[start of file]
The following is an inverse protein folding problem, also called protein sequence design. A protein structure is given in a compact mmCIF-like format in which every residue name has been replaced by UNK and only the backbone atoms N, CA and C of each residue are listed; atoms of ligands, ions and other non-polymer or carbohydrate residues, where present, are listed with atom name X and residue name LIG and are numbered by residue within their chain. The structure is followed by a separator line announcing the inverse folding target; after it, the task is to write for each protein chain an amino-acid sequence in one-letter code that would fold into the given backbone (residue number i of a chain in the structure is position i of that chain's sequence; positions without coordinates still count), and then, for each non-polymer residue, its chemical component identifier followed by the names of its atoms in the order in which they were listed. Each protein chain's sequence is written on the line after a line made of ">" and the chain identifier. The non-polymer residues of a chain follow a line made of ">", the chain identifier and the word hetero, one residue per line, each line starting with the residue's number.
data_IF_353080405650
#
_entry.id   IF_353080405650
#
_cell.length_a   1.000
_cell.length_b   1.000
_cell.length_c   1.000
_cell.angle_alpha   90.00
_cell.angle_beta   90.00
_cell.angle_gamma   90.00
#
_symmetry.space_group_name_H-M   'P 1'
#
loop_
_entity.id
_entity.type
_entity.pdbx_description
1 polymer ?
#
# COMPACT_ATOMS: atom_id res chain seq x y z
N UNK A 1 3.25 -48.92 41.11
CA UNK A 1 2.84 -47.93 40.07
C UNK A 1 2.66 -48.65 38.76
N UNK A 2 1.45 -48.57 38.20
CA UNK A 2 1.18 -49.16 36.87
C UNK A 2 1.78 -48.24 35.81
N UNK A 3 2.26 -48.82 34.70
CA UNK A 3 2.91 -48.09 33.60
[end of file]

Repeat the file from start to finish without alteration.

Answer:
The following is an inverse protein folding problem, also called protein sequence design. A protein structure is given in a compact mmCIF-like format in which every residue name has been replaced by UNK and only the backbone atoms N, CA and C of each residue are listed; atoms of ligands, ions and other non-polymer or carbohydrate residues, where present, are listed with atom name X and residue name LIG and are numbered by residue within their chain. The structure is followed by a separator line announcing the inverse folding target; after it, the task is to write for each protein chain an amino-acid sequence in one-letter code that would fold into the given backbone (residue number i of a chain in the structure is position i of that chain's sequence; positions without coordinates still count), and then, for each non-polymer residue, its chemical component identifier followed by the names of its atoms in the order in which they were listed. Each protein chain's sequence is written on the line after a line made of ">" and the chain identifier. The non-polymer residues of a chain follow a line made of ">", the chain identifier and the word hetero, one residue per line, each line starting with the residue's number.
data_IF_353080405650
#
_entry.id   IF_353080405650
#
_cell.length_a   1.000
_cell.length_b   1.000
_cell.length_c   1.000
_cell.angle_alpha   90.00
_cell.angle_beta   90.00
_cell.angle_gamma   90.00
#
_symmetry.space_group_name_H-M   'P 1'
#
loop_
_entity.id
_entity.type
_entity.pdbx_description
1 polymer ?
#
# COMPACT_ATOMS: atom_id res chain seq x y z
N UNK A 1 3.25 -48.92 41.11
CA UNK A 1 2.84 -47.93 40.07
C UNK A 1 2.66 -48.65 38.76
N UNK A 2 1.45 -48.57 38.20
CA UNK A 2 1.18 -49.16 36.87
C UNK A 2 1.78 -48.24 35.81
N UNK A 3 2.26 -48.82 34.70
CA UNK A 3 2.91 -48.09 33.60